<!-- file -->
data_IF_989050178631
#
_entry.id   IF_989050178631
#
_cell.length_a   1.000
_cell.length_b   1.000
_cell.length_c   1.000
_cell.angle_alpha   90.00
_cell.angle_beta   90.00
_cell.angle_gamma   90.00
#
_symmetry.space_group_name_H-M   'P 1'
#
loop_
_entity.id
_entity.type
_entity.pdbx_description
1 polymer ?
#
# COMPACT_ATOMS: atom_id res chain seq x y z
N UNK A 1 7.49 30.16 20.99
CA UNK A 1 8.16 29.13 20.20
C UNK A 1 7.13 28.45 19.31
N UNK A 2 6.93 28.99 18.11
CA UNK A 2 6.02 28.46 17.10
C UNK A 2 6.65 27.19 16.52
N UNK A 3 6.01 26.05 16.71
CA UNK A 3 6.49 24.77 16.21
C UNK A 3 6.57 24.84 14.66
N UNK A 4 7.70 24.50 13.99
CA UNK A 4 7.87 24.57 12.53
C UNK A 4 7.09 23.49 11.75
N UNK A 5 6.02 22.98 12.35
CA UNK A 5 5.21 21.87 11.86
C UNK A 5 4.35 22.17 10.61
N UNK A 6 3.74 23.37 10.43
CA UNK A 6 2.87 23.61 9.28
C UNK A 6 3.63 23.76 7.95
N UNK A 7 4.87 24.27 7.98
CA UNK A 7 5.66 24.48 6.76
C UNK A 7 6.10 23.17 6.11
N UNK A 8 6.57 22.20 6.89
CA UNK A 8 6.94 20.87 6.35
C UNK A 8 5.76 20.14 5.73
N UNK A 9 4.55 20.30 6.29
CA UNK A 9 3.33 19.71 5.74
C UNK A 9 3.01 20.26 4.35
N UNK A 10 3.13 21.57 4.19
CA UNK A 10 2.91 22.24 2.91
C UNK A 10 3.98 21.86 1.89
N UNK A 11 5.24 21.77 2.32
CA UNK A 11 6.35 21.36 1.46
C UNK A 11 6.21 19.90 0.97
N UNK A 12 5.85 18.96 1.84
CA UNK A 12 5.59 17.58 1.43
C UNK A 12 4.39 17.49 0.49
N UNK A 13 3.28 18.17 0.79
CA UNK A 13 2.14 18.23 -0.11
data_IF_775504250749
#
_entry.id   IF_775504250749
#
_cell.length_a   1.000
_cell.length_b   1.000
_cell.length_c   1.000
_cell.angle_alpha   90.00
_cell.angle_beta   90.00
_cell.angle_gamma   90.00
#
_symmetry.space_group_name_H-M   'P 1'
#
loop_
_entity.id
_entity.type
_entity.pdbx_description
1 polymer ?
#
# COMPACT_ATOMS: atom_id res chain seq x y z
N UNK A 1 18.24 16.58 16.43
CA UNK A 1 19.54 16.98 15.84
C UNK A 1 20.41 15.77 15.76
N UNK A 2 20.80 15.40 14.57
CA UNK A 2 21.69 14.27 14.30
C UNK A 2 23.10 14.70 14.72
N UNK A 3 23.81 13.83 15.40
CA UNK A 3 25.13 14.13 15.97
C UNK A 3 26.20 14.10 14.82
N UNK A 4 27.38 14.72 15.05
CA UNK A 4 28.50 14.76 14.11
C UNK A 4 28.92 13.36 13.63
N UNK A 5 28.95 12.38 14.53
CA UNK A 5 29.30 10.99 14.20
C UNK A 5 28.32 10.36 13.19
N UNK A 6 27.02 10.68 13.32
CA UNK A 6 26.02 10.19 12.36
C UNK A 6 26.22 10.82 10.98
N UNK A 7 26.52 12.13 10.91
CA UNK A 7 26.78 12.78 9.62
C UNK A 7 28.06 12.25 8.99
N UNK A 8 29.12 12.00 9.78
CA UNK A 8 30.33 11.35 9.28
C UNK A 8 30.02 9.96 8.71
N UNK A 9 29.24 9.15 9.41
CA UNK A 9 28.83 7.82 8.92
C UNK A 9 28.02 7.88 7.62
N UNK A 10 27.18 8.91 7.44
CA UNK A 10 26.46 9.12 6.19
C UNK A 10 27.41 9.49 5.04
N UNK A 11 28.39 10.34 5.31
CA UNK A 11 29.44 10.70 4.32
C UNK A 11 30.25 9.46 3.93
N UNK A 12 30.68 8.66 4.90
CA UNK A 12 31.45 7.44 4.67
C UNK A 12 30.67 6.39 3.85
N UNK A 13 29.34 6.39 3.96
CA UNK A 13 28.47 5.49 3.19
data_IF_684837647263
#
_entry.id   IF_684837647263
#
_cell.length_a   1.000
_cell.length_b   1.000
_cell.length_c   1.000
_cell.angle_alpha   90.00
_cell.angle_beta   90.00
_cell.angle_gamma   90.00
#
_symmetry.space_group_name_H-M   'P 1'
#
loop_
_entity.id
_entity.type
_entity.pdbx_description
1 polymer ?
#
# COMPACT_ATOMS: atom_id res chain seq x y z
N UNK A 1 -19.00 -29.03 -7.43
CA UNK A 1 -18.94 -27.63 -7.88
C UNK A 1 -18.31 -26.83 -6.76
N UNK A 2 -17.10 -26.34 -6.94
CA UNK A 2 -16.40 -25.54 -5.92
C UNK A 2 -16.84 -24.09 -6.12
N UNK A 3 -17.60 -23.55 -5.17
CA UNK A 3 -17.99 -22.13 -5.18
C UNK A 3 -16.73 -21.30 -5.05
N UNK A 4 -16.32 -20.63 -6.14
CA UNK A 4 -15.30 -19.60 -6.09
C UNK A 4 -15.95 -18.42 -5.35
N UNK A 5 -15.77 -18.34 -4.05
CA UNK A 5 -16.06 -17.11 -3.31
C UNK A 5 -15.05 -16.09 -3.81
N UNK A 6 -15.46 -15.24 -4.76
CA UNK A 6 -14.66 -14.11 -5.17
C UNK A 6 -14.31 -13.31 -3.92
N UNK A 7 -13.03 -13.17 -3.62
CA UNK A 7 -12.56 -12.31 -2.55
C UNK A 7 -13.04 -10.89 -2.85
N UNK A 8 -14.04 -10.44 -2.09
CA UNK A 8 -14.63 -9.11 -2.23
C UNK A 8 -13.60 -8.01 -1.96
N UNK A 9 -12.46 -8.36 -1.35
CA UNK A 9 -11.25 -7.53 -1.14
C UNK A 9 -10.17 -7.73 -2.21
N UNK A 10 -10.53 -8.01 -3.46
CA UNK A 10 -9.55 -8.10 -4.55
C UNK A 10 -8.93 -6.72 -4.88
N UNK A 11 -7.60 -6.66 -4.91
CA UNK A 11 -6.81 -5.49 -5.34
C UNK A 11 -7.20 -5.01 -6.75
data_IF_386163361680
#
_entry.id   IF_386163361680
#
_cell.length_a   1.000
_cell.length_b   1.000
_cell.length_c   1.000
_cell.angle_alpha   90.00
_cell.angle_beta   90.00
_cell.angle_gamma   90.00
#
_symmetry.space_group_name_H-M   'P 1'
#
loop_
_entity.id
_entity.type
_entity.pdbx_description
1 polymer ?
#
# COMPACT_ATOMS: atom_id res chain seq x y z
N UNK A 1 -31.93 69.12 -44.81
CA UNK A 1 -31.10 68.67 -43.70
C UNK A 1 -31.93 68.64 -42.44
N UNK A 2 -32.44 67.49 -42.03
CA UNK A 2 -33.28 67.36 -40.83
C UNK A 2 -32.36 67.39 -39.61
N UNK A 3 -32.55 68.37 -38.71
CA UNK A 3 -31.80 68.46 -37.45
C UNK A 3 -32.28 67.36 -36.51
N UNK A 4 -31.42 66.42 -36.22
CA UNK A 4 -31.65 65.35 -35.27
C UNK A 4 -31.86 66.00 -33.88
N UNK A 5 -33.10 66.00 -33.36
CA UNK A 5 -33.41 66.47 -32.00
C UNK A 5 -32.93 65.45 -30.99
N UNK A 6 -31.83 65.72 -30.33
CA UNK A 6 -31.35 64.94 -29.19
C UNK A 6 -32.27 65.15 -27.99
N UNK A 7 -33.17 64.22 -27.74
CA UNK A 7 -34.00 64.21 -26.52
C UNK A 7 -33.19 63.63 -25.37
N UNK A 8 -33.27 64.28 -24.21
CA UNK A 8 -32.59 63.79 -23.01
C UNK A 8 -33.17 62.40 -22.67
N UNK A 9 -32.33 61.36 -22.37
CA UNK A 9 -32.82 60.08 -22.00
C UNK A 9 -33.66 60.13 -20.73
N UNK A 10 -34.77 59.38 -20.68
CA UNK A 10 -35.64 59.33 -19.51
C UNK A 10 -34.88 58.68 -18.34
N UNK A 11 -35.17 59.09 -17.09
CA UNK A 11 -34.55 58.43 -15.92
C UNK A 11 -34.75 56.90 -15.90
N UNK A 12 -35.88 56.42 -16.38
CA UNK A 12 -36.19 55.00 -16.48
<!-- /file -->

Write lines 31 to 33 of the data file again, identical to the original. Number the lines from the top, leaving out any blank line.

CA UNK A 4 7.87 24.57 12.53
C UNK A 4 7.09 23.49 11.75
N UNK A 5 6.02 22.98 12.35